Ghosts by Raina Telgemeier (InfoSoup)
Released September 13, 2016.
Catrina is moving with her family to Bahía de la Luna in northern California. They are moving because her little sister has cystic fibrosis and the cool and salty air from the sea will be good for her. The girls explore their new town and hear from a boy they meet that the town is full of ghosts. Cat starts to feel ghosts in the breezes and air around them, feeling scared of meeting one. Her little sister Maya though is drawn to them, knowing that she has a health issue that will eventually lead to death. Cat is terrified at Maya being drawn too closely to the ghosts, particularly after she sees one and realizes that they are real. Cat has to balance her own fears with her sister’s need for answers.
Whenever a new Telgemeier book is announced, I am thrilled. I know that she only puts out high quality work with huge child-appeal. In this graphic novel, we have her signature welcoming graphic style that captures emotions with ease and tells a brisk story filled with the wonder of ghosts. It’s full of so much appeal for its target audience that this one will never sit on the shelf for long!
As always, Telgemeier is aware of having diversity in her book. Here the girls are Hispanic but don’t know a lot about their heritage. This offers a way for readers to learn along side them about the Day of the Dead and the sugar skulls. The pace stays always fast and fun though, even as learning happens along the way.
A funny, touching and fabulous graphic novel for kids. A must buy for every public library. Appropriate for ages 7-11.
Reviewed from ARC received from Scholastic.
You Belong Here by M.H. Clark (InfoSoup)
This poetic picture book celebrates both nature and the child themselves. The book opens with the text talking right to the child, telling them that just as the moon and stars belong so do they belong right with the person reading the book. It then moves on to talk about different animals and how they belong too either deep in the sea, in the woods, or in a nest. Then the book returns to the child and it continues to move back and forth between nature and child, demonstrating how much that child simply belongs to the world as well.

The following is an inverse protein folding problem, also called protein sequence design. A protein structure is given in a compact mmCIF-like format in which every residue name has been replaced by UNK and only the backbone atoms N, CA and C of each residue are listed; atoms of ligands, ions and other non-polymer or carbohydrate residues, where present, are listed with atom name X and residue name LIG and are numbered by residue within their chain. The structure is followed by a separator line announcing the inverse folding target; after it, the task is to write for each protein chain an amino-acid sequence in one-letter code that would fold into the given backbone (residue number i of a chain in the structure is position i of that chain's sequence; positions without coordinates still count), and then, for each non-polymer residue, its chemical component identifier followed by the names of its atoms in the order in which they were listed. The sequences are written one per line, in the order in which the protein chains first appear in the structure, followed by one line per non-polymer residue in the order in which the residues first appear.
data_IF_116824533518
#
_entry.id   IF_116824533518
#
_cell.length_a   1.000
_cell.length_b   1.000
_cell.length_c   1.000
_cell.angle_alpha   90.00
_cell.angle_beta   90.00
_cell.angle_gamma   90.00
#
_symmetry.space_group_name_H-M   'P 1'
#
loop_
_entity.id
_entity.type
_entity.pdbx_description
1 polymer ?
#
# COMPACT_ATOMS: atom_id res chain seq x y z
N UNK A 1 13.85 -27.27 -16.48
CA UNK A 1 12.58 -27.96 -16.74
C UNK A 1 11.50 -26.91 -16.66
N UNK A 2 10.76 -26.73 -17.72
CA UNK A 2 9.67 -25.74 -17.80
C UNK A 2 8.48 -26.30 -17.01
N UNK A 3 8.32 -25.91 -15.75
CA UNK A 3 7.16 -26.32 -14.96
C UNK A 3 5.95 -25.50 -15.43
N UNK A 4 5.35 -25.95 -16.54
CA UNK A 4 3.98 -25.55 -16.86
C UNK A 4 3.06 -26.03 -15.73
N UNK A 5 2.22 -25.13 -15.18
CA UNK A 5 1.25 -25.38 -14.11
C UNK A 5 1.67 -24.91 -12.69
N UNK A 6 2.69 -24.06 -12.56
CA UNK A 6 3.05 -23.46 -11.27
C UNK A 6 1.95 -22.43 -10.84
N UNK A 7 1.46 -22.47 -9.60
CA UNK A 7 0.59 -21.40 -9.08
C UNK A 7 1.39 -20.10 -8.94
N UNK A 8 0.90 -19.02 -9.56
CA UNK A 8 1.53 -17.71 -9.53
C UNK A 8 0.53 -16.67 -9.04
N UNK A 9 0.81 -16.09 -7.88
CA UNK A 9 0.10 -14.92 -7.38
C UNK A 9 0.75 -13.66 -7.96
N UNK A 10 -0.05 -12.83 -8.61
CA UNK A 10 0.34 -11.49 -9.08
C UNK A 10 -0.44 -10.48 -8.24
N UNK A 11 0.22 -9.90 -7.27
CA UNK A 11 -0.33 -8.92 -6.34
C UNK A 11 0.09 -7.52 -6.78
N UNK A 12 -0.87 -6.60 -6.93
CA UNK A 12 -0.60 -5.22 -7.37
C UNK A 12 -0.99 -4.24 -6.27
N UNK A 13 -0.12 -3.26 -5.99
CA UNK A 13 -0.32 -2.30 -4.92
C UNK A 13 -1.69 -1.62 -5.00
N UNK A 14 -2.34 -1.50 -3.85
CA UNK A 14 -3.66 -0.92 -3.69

Told in rhyme, this picture book’s poetry is very well done with none of the rhymes feeling forced. In fact, the text almost dances particularly as it moves between child and nature, each of those transitions feeling a little like a graceful twirl to bring to back around in a circle. There is attention throughout too to ecosystems and showing how each animal or plant has a place that is important and vital to that place. It’s a book that creates both warmth and the opportunity for conversation as well.
The illustrations by Arsenault are subtly colored and almost ethereal. They show the intertwining nature of the world with buildings and homes interspersed with natural scenes of animals and plants. The creatures on the page are almost lit from within, white against the watercolor backgrounds.
A beautiful celebration of home and the world that all sorts of families will find welcoming and heart warming. Appropriate for ages 2-4.
Reviewed from library copy.
Pinocchio: The Origin Story by Alessandro Sanna (InfoSoup)